Kosher salt to taste
1/2 cup olive oil, or more if needed during roasting
4 pounds heirloom tomatoes or any good slicing tomato, cleaned and cored
1/8 cup red wine vinegar
1/4 cup olive oil for drizzling

Preparation:
Preheat oven to 300 degrees. Coat two 10-by-15-inch ovenproof pans with butter.

Peel skin from onion. With a sharp knife, cut into thin slices, about 1/8-inch thick. Evenly cut slices brown at the same rate.

Gently separate the rings of each slice into circles. Place onion circles in prepared pans. Sprinkle with salt and drizzle with 1/2 cup of olive oil (1/4 cup per pan). With a wooden or plastic spoon, gently stir onions to coat them.

Turn circles every 15 minutes, so they don’t burn. Add more oil, if needed. Roast for 90 minutes, or until circles brown. They will shrink significantly. Remove from oven and cool to room temperature. Recipe can be prepared to this point 3 days in advance. Store in a covered container and refrigerate until ready to use.

Right before serving, slice tomatoes and place on an attractive platter. Drizzle with vinegar and 1/4 cup olive oil. Sprinkle with kosher salt to taste. Blanket roasted onions on top of tomatoes. Yield: 10-12 servings.

CAULIFLOWER SALAD
Ingredients:
1 large cauliflower, rinsed
2 carrots
1 cucumber, seeded and diced
1/2 teaspoon kosher salt
1/4 teaspoon garlic powder
1/2 cup olive oil
1/8 cup red wine vinegar
1/4 cup dill fronds, minced
1/2 cup pitted Kalamata olives, or any pitted black olive
1 small red onion, peeled, thinly sliced, and separated into rings

 

Preparation:
Break florets into bite-sized pieces and place in a large mixing bowl.

Scrape carrots and rinse. Wash the scraper, and scrape clean carrots over mixing bowl, making dozens of string-like strips. Continue scraping until only a thin, flexible piece of carrot remains, which you can eat or discard.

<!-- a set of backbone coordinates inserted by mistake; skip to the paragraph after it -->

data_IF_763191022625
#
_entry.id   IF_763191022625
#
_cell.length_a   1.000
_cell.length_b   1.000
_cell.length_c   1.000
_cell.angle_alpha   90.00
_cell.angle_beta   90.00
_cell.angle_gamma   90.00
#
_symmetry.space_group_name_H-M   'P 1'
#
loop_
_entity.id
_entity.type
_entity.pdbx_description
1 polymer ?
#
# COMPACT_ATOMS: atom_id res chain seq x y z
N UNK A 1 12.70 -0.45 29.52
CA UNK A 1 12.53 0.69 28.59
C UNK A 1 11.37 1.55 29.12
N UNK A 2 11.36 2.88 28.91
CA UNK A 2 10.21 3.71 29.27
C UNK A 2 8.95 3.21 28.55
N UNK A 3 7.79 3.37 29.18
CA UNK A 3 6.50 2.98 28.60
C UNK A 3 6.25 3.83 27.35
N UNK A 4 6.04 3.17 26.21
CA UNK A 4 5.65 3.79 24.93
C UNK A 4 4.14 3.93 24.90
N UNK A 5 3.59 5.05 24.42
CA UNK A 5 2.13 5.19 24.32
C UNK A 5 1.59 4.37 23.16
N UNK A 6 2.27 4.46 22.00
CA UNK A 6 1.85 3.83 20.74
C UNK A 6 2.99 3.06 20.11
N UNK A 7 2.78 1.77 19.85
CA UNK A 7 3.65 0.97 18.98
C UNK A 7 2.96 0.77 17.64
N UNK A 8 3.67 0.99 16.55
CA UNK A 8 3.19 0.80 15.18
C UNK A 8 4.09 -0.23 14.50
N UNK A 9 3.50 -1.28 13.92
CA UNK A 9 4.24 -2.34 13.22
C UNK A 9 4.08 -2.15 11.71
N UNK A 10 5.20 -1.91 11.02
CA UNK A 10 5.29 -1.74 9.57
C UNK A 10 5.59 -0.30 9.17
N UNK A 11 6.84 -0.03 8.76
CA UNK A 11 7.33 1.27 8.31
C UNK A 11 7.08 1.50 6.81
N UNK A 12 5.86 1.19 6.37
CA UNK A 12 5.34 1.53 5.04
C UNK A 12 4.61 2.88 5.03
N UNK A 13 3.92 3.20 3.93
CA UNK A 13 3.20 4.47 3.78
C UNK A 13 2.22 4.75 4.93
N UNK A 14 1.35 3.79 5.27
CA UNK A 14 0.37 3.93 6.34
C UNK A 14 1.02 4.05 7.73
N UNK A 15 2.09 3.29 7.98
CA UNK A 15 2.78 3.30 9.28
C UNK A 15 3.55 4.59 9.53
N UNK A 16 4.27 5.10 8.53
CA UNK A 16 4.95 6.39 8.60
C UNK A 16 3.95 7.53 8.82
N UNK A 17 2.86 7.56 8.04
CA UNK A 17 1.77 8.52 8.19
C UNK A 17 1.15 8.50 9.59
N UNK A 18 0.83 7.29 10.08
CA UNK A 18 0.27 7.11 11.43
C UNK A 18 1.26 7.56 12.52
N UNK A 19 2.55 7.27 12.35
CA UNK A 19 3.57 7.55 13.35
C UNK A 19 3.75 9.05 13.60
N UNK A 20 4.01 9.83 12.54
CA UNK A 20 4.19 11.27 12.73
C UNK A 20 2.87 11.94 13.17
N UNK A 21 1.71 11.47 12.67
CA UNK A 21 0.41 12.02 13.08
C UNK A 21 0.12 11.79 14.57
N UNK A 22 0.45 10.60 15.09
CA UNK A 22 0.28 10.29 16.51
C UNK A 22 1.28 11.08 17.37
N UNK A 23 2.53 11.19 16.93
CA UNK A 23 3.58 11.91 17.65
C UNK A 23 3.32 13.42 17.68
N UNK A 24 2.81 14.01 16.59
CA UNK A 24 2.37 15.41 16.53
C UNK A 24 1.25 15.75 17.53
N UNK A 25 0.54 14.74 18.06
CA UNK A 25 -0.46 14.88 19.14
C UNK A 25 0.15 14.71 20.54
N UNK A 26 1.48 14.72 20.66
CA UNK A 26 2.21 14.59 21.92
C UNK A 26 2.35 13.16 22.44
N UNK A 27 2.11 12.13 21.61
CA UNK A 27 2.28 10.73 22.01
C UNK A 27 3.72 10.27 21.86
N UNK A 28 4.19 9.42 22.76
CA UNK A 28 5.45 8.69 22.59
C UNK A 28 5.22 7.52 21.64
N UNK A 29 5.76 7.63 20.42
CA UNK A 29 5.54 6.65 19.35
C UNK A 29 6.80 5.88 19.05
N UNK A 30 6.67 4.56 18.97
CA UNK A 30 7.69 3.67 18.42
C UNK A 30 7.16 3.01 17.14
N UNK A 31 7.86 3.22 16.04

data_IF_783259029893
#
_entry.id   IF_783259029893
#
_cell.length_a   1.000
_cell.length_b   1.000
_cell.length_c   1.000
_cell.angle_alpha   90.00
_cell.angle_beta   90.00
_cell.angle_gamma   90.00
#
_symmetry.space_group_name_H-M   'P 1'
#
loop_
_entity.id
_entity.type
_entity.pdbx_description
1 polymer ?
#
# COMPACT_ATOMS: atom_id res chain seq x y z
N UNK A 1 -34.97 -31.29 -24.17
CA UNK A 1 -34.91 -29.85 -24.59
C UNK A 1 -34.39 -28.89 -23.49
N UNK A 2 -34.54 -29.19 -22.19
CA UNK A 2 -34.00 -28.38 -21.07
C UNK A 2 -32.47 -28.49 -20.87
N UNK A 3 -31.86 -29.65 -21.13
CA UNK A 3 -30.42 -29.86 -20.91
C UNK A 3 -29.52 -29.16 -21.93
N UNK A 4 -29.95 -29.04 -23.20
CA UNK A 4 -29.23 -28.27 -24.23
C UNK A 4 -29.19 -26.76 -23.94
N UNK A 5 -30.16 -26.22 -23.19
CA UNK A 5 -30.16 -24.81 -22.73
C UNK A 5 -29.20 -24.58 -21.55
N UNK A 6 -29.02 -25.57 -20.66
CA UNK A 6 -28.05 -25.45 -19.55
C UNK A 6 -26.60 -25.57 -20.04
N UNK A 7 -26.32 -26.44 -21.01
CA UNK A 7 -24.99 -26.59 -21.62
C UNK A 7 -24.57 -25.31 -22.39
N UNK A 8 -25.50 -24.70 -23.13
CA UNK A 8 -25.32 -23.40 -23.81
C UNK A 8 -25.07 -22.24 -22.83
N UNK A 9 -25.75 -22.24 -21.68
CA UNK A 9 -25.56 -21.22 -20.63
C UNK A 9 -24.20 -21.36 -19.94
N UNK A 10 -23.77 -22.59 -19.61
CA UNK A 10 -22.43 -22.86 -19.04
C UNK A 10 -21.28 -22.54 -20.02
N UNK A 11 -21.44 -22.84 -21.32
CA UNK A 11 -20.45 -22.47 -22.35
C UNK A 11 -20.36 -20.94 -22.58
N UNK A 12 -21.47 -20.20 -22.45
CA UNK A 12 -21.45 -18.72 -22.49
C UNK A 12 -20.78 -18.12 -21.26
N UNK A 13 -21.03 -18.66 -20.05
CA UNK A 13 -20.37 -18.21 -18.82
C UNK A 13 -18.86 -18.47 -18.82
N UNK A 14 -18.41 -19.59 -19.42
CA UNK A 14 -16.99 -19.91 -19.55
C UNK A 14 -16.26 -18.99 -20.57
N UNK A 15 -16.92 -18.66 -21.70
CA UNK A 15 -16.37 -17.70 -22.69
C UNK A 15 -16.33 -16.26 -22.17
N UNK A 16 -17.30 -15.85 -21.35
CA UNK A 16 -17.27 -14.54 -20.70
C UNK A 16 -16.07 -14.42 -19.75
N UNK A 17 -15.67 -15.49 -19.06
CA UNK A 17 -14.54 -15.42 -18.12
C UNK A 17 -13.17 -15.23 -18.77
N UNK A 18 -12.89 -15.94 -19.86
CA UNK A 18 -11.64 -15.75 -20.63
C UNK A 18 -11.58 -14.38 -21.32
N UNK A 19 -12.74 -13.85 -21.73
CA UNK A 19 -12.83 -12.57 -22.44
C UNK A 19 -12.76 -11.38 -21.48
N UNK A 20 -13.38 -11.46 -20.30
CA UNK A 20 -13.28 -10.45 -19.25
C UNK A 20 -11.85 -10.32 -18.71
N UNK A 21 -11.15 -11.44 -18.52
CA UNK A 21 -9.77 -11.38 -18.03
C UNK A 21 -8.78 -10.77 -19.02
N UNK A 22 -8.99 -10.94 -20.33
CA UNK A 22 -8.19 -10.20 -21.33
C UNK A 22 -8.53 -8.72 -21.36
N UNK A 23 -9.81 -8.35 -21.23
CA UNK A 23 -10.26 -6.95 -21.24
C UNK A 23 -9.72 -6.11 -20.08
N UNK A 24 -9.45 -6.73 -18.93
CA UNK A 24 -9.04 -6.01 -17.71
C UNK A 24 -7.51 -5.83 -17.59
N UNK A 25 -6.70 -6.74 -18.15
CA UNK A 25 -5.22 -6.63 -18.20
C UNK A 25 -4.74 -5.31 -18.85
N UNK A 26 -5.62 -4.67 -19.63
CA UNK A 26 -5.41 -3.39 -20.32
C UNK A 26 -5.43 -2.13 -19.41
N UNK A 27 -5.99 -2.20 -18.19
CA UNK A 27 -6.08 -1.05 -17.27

Place remaining ingredients in bowl and toss until well incorporated. Add more oil and vinegar, if salad is too dry.

Cover with plastic wrap and refrigerate. Wait at least one day before serving. Can be made 2 days in advance. Yield: 12 servings.

AUTUMN FRUIT COMPOTE
Ingredients:
2 1/2 cups water
2 jasmine teabags
2 teaspoons honey
3 firm apples, such as Cortland, Rome, or Gala
3 firm pears, such as Comice, Forelle, or D’Anjou
1 cinnamon stick
1 1/2-inch length knob of fresh ginger, peeled and diced
3 pieces of clove
20 dried apricots, cut in half
3/4 pound seedless red grapes, rinsed (red grapes add richer color than green)

Preparation:
Pour water into a medium-sized pot. Add tea bags and honey. Boil for 3 minutes. Turn off flame. Remove and discard tea bags with a slotted spoon; don’t squeeze them. Let tea cool while cutting fruit.

Peel and cut apples and pears into 3/4-inch dice.

To tea in pot, add apples, pears, cinnamon, ginger and cloves. Cover pot and return to a boil for 10 minutes.

With a slotted spoon, add grapes and apricots, being careful not to burn your hand. Cover pot and wait for compote to cool to room temperature.

Discard cinnamon stick, ginger and cloves. Place compote into an attractive bowl, preferably crystal. Can be served immediately or covered with plastic wrap and refrigerated for up to 3 days. Serve cold or at room temperature.